From Sunday 10 November, Widerøe is increasing the number of departures between Bergen and Liverpool to three a week.
Liverpool John Lennon Airport (LJLA) has celebrated the first anniversary of its Airport Black Cab scheme, declaring it be a resounding success with over 750 of the City’s drivers now having registered to work at the airport.
The scheme was introduced ahead of Capital of Culture year to regulate the provision of the Black Cab service at the Airport to ensure the growing number of arriving passengers received a high standard of service. In addition to ensuring that drivers comply with an agreed code of conduct, they have also been encouraged to attend an ’08 Welcome course jointly organised by Merseytravel, The Culture Company and the Transport and General Workers Union, especially for cabbies. To date, some 450 of the Airport registered drivers have undertaken this course, with more due to participate over the coming weeks.
Prior to the scheme, LJLA was almost unique in not charging hackney carriage vehicles for the use of its taxi rank and hence access to millions of arriving passengers per year. Under today’s scheme, drivers purchase credits costing £1 per visit in order to gain access to the rank at the Airport. This charge is then passed to passengers through a £1 toll added to all fares from the Airport, for the benefit of a ready and available, high quality service, with a rank located immediately outside of the arrivals area.
UNITE the Union (T&G) represent many Hackney drivers across Liverpool and were instrumental in agreeing this successful scheme with the Airport on behalf of its members. As a consequence the Union has continued to work closely with the Airport to further develop the scheme, with the common aim of offering a high quality service for passengers.
Passenger Transport Solutions (PTS) were brought in by the Airport Company to run the scheme and ensure consistently high levels of customer service. Since PTS took control, 15 drivers have been subject to disciplinary action by the Airport for failing to comply with the agreed Code of Conduct. By working closely with Liverpool City Council’s Licensing Department, action has also been taken on a further 28 drivers who failed to provide the correct driver and licensing documentation.
To celebrate the occasion, the Airport picked cab driver David Bentley’s name ‘out of the hat’ of all cabbies registered to work from the Airport. He was presented with £30 worth of free credits and a supply of special ’08 Cains beer – for consumption when off duty. At 70 years old, David is thought to be one of the Airport’s oldest serving drivers, yet one of the first to join this new scheme and completed his Welcome ’08 training in October last year in advance of the 2008 celebrations.
Robin Tudor, LJLA’s General Manager Corporate and Community Affairs commented, “There was some understandable concerns when this scheme was first introduced, as to whether sufficient drivers would participate. To have over 750 drivers now signed up is beyond even our optimistic projections.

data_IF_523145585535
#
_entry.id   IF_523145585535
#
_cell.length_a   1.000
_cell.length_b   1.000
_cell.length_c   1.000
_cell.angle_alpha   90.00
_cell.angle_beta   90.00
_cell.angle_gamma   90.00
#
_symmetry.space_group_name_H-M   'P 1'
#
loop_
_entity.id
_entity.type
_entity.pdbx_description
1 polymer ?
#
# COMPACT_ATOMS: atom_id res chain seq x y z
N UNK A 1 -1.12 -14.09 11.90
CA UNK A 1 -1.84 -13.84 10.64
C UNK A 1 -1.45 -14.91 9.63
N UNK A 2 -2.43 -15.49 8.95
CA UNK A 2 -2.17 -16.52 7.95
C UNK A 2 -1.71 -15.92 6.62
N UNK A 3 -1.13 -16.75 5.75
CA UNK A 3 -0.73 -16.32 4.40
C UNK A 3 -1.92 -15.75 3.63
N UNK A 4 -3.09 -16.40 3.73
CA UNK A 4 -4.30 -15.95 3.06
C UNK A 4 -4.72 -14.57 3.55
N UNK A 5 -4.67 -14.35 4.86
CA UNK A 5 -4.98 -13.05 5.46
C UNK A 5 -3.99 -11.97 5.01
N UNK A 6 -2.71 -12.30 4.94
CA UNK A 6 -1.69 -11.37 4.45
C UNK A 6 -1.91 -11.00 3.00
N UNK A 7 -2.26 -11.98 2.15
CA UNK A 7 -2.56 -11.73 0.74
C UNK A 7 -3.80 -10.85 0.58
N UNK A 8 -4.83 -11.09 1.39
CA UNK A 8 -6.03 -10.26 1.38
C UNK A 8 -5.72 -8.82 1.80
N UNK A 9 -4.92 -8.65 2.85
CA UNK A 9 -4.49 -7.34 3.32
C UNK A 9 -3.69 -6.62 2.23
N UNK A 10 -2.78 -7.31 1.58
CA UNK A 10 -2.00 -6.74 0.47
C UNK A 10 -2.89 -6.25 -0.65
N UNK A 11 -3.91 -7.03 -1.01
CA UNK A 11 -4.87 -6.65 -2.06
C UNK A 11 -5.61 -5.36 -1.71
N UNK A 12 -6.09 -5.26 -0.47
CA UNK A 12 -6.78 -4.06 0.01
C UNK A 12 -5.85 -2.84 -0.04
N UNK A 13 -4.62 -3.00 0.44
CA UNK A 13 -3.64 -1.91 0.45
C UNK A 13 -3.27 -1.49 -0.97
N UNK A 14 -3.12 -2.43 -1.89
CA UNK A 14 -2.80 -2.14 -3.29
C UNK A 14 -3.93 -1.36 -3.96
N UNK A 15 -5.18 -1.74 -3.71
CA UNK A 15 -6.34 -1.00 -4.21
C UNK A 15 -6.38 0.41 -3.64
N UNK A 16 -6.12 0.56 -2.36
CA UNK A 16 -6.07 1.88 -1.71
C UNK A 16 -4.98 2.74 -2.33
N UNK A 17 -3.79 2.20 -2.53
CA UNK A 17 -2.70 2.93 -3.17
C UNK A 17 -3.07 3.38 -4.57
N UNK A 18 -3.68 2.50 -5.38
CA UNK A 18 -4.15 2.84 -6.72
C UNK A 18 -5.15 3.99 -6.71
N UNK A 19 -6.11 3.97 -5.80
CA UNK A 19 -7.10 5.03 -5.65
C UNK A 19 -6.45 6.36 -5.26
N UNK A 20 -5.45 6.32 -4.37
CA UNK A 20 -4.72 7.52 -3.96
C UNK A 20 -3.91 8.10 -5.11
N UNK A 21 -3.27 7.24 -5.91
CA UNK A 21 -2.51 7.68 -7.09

On occasions a small minority of drivers previously let down the good name of cabbies across Merseyside by not being prepared to offer the level of service expected here at the Airport. We are delighted however by the way drivers and the Union have since responded to help the Airport now provide a consistently high standard of service, in time to welcome thousands of visitors during the Capital of Culture year.”
Tommy McIntyre, National Representative for Taxis from UNITE the Union (T&G) added, “With the growth of the airport, it is important to see its links with the trade growing proportionately. The T&G and its drivers are pleased with the progress at LJLA. We have seen a fantastic response to this initiative and are pleased to be developing a relationship with the airport that is beneficial to all parties including the traveling public.”
Liz Chandler, who heads up Merseytravel’s Merseylearn Team, said: “Taxi and private hire drivers are often the very first people visitors meet when they arrive in this region and they are a vital part of any successful transport network.
“They are ambassadors not only for Liverpool, but for the whole of Merseyside. This training is an important part of our joint commitment to supporting taxi drivers and to help improve all types of public transport.
Neil Peterson, Head of Liverpool Welcome commented, “We are delighted that so many drivers have participated in the 08 Welcome programme, and we have also provided several hundred Welcome packs to drivers to keep them in the picture about 2008 events and the positive role they can play. Indeed some of our work with drivers – especially the Tate’s taxi project, which is now on display at the Airport of course – has received national acclaim.
I constantly get really positive feedback from visitors to the City about how informative and engaged our drivers can be. And we will continue to look at ways to keep them in the picture about the events taking place during this special year.”
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